Proceedings of The 6th International Conference on Research in Management
Labour Emigration and Unemployment: An Empirical Analysis
Ebunoluwa Oyegoke, Prof. Ebele Amali
Labour emigration has been on the rise globally for decades. Developing countries tend to be losing skilled professionals daily, which is expected to result in a brain drain, given the poor economic performance in their countries. On a general note, it is expected that as labour emigration increases, the rate of unemployment tends to decline (ceteris paribus). This study, therefore, examines the effect of labour emigration on unemployment in Nigeria, using annual time series data spanning between 1980-2020. The study uses the error correction model (ECM) of the autoregressive-distributed lag (ARDL) estimation technique to examine the short-run and the long-run relationship between labour emigration and unemployment with evidence from Nigeria. The regression results show that there is no significant long run relationship between labour emigration and unemployment in Nigeria. However, in the short run, labour emigration has a high tendency in reducing unemployment, but it is not statistically significant at the 10% level of significance. Based on these findings, we recommend a system that can manage the economic resources of the country to cater for the increasing unemployment growth rate. We also recommend migration policies that favour both the sending country and the host country.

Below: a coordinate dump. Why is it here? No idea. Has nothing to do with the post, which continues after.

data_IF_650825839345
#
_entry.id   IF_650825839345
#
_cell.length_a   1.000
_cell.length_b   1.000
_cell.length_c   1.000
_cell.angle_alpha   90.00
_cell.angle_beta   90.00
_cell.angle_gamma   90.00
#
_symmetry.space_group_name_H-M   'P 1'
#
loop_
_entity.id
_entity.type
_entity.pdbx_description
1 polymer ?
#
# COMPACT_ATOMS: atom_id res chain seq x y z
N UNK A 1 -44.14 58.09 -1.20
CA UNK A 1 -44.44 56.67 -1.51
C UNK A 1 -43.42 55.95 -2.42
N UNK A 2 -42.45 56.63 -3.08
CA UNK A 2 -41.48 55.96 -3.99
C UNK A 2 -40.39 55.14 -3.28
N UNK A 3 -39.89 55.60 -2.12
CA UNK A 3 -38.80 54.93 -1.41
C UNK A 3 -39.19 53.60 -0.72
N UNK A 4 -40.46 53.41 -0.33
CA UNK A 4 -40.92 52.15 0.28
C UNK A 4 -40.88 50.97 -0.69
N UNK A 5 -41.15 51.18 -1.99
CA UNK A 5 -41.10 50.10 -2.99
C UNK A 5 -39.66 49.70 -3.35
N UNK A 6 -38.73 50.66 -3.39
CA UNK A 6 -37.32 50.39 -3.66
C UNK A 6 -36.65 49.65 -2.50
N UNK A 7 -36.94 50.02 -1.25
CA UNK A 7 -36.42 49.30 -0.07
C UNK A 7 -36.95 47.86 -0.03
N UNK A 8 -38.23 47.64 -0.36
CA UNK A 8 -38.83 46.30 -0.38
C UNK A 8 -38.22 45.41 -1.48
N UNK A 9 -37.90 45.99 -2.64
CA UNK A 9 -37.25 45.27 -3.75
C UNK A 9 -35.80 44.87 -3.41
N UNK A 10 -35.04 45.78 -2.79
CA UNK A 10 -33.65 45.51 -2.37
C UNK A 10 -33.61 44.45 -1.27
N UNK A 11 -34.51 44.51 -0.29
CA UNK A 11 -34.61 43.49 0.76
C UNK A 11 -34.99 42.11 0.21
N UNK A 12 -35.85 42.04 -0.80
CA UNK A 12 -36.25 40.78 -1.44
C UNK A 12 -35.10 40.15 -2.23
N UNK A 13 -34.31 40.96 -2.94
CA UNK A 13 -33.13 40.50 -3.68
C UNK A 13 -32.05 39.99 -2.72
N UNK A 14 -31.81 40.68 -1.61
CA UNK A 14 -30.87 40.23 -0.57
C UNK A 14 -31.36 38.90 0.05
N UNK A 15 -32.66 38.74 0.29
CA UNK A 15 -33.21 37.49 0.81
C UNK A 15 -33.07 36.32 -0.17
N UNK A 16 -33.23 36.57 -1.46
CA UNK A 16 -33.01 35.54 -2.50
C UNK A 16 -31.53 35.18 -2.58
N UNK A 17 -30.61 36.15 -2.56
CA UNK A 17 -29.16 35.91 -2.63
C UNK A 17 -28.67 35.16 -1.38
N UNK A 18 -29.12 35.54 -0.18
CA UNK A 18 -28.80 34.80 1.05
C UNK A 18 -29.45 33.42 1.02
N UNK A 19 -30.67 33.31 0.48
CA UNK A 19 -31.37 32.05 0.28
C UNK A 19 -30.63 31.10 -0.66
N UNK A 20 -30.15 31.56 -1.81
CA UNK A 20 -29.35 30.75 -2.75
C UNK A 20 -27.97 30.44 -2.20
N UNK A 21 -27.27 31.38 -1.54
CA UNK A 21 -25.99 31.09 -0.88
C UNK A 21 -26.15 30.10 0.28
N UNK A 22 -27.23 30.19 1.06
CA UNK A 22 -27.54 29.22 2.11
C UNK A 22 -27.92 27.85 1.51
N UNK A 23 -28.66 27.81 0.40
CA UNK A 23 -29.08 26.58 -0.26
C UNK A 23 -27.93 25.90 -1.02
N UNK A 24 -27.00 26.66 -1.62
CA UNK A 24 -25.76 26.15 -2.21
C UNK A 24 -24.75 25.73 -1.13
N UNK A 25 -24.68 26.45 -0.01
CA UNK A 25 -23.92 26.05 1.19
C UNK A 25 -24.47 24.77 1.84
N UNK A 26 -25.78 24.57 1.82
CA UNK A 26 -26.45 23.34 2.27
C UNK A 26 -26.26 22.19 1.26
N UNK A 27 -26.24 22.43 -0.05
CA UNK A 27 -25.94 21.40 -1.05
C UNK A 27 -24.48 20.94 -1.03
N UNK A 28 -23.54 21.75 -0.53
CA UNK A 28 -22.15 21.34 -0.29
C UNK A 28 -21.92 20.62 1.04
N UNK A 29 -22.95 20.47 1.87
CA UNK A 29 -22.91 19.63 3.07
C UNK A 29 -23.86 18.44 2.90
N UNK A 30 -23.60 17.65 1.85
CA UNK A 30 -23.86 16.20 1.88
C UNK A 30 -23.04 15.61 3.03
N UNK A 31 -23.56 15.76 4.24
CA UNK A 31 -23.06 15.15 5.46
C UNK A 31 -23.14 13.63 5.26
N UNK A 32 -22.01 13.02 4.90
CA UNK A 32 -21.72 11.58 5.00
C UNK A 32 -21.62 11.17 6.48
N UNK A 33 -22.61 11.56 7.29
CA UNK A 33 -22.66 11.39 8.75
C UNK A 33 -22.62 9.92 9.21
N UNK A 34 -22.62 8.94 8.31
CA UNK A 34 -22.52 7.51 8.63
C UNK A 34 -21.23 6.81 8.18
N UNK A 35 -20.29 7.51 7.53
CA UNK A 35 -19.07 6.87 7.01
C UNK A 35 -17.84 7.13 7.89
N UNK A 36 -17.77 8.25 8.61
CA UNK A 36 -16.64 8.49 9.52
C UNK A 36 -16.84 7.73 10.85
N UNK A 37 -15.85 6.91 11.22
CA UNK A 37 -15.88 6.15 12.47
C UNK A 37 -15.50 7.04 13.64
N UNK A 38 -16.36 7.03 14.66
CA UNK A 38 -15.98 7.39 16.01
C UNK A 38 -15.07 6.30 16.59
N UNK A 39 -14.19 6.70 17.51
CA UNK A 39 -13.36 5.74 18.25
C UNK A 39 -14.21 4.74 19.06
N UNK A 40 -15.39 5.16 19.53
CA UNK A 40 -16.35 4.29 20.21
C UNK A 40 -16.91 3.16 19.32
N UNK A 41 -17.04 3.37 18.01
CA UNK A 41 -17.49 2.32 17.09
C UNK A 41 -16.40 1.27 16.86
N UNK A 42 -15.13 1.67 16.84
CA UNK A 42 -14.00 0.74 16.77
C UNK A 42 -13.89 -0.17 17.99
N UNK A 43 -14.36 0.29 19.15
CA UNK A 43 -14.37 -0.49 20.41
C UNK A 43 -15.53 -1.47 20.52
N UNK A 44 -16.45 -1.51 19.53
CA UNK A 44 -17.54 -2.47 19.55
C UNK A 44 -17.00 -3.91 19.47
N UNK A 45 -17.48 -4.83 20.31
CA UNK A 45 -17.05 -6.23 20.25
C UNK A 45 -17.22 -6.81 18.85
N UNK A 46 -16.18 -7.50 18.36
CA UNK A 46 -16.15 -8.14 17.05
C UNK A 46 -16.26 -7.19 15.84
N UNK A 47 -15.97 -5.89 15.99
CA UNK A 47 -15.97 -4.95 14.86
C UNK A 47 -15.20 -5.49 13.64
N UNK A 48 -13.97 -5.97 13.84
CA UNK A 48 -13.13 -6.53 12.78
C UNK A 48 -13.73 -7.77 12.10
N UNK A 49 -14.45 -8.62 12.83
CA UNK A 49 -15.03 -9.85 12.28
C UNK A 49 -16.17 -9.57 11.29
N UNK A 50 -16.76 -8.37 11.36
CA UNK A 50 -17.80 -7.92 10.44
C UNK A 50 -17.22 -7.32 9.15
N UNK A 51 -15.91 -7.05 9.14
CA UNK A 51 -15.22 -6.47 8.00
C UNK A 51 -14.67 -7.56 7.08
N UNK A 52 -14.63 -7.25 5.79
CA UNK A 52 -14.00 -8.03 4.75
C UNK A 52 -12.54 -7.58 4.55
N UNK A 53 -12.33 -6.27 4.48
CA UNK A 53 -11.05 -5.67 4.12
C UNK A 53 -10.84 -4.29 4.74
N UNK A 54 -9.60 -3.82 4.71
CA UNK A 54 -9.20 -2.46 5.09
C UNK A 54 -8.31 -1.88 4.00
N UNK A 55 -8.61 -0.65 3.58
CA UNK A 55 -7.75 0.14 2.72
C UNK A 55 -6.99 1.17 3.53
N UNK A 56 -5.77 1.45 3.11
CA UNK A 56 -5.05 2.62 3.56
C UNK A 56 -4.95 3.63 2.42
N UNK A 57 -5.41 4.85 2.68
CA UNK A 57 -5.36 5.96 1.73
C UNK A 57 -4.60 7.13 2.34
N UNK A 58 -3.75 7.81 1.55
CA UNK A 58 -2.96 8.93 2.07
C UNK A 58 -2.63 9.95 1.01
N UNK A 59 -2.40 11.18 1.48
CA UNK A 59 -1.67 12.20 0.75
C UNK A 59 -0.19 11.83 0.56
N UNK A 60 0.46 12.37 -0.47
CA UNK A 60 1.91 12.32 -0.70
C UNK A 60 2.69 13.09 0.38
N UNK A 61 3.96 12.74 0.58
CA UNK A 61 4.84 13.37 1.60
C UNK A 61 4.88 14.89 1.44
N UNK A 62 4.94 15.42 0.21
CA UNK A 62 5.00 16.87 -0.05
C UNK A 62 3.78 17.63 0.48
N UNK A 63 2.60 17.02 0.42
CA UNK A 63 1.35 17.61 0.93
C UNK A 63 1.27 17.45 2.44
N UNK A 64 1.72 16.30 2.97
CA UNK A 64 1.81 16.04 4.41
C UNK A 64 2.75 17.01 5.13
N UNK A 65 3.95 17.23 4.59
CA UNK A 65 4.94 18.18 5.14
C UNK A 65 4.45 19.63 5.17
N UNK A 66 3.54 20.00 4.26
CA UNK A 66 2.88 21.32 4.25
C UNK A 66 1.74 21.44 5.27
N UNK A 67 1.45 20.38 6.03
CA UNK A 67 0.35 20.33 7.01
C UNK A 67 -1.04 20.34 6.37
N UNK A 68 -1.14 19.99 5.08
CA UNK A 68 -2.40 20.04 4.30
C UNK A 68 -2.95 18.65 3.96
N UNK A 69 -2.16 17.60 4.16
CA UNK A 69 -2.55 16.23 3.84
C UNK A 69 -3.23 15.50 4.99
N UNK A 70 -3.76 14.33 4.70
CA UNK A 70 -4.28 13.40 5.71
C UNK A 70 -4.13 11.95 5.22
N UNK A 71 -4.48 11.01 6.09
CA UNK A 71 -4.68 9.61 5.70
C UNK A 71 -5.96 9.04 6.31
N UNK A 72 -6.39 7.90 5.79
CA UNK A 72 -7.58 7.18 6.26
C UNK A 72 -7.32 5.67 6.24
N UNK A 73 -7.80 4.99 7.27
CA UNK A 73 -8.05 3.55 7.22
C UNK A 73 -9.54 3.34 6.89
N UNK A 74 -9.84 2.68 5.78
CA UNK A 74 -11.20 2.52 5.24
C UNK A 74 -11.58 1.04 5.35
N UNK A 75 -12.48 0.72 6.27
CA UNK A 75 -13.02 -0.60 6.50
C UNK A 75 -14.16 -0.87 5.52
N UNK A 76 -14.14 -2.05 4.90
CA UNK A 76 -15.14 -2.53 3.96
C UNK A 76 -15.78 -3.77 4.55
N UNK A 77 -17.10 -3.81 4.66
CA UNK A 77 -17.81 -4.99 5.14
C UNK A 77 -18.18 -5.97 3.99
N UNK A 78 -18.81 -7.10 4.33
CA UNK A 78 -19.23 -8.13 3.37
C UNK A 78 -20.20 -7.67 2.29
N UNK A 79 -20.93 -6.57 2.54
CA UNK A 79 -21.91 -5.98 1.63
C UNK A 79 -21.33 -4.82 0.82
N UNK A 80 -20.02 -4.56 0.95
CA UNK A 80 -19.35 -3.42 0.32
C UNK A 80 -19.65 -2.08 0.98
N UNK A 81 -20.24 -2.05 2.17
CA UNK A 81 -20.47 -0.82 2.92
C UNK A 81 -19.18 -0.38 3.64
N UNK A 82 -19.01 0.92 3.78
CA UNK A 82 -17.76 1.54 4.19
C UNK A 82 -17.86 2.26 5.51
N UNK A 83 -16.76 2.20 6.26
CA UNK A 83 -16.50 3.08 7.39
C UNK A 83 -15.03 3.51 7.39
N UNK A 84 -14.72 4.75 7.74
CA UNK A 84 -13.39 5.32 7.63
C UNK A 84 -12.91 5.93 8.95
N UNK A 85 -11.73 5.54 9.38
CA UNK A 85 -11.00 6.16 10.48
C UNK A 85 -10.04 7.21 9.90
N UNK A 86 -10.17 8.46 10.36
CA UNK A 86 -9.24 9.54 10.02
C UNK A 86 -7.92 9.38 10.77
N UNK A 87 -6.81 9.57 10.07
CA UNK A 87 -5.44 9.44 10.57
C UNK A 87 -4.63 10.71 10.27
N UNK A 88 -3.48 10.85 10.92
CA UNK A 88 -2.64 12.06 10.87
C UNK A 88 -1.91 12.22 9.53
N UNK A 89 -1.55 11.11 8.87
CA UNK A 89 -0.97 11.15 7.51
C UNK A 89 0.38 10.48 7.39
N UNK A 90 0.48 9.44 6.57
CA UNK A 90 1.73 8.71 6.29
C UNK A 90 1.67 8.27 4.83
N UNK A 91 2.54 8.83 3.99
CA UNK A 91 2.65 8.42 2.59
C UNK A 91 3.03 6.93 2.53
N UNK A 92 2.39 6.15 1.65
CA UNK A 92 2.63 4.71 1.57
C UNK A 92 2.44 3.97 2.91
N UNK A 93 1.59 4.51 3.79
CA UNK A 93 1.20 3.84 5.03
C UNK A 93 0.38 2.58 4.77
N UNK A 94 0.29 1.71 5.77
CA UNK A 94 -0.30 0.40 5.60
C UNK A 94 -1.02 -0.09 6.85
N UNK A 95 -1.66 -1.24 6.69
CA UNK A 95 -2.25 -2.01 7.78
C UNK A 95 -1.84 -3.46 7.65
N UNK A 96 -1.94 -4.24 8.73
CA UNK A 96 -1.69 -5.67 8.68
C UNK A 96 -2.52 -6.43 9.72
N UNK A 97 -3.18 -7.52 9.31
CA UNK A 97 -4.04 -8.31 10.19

keywords: Labour Emigration, Unemployment, ECM, ARDL